Unit Ministry Team Cadet Training

09/29/2015   Col. Douglas E. Jones 104th Training Division (LT)
 

FORT KNOX, Ky. — Chaplain (Maj.) Todd Wolf, 104th Training Division (LT) Division Chaplain, conducts role play training with the Unit Ministry Team’s Cadets during the two-day Applied Suicide Intervention Skills Training at Cadet Summer Training 15, Fort Knox, Kentucky.

ASIST is a standardized two-day, two-trainer, workshop designed for members of all care giving groups. The emphasis is on teaching suicide first-aid to help a person at risk stay safe and seek further help as needed.

Participants learn to use a suicide intervention model to identify persons with thoughts of suicide, seek a shared understanding of reasons for dying and living, develop a safe plan based on a review of risk, be prepared to do follow-up and become involved in suicide-safer community networks.

Graduated skill development is achieved through mini-lectures, facilitated discussions, group simulations and role plays. Workshop content is prepared to accommodate a wide variety of caregiver participants.

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Role playing was conducted in a classroom at the Fort Knox Religious Education Center, Fort Knox, Ky., during a two-day Applied Suicide Intervention Skills Training. In this scenario, U.S. Army Reserve Chaplain (Capt.) Jeremy Lytle, 345th MI Battalion Chaplain, Fort Gordon, Ga., was acting in intervention to Sgt. 1st Class Leonard Bryant, Senior Chaplain Assistant of 108th Training Command (IET) out of Charlotte, N.C. Photo by Col. Douglas E. Jones, 104th Training Division (LT)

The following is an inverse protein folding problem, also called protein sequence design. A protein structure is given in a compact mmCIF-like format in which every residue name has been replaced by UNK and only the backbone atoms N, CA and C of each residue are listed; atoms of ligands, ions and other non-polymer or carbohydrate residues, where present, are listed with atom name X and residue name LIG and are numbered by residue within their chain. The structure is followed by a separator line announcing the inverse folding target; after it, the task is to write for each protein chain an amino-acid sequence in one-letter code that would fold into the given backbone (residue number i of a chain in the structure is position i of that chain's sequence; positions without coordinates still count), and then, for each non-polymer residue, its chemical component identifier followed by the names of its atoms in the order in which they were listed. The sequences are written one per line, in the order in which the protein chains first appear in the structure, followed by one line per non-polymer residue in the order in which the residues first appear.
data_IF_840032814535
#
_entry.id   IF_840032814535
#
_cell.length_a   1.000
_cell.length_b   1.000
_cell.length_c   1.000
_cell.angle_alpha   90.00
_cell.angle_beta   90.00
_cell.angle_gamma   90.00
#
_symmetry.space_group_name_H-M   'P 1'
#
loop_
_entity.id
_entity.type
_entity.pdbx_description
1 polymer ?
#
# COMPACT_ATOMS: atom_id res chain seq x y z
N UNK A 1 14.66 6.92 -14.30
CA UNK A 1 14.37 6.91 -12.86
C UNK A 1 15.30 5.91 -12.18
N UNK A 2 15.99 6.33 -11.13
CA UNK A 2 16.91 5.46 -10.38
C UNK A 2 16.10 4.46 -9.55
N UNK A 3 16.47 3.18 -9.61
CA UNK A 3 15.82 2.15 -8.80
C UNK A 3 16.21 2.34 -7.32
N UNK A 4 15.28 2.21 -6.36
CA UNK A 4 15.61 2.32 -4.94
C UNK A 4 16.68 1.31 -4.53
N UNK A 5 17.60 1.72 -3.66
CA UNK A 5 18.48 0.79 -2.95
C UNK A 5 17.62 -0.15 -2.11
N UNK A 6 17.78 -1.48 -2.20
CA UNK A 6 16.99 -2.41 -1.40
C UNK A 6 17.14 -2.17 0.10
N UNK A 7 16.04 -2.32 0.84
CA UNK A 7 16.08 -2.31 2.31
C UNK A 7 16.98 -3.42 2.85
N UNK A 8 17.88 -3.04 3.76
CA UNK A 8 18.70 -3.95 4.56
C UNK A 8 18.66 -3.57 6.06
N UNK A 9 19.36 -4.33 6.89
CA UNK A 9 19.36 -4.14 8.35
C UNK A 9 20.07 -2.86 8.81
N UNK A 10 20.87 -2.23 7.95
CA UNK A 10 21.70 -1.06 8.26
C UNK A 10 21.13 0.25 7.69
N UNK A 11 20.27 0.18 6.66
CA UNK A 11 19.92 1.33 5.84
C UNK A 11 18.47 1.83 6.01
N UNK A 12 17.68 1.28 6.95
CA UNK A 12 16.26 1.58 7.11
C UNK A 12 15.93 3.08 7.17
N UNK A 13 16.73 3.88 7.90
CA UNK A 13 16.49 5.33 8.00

The objective of the training is for participants to be able to:

  1. Recognize that caregivers and persons at risk are affected by personal and societal attitudes about suicide.
  2. Discuss suicide in a direct manner with someone at risk.
  3. Identify risk alerts and develop related safe plans.
  4. Demonstrate the skills required to intervene with a person at risk of suicide.
  5. List the types of resources available to a person at risk, including themselves.
  6. Make a commitment to improving community resources.
  7. Recognize that suicide prevention is broader than suicide first-aid and includes life promotion and self-care for caregivers.

Role playing is a practical part of this UMT mandated training. Unit Ministry Teams no longer run the Suicide Prevention program, but are still gatekeepers.

 

 

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The Griffon Winter 2017

Vol. 40.3 | Winter 2017

The Griffon
The Griffon is written and published quarterly in the interest of the 108th National Training Command.
 






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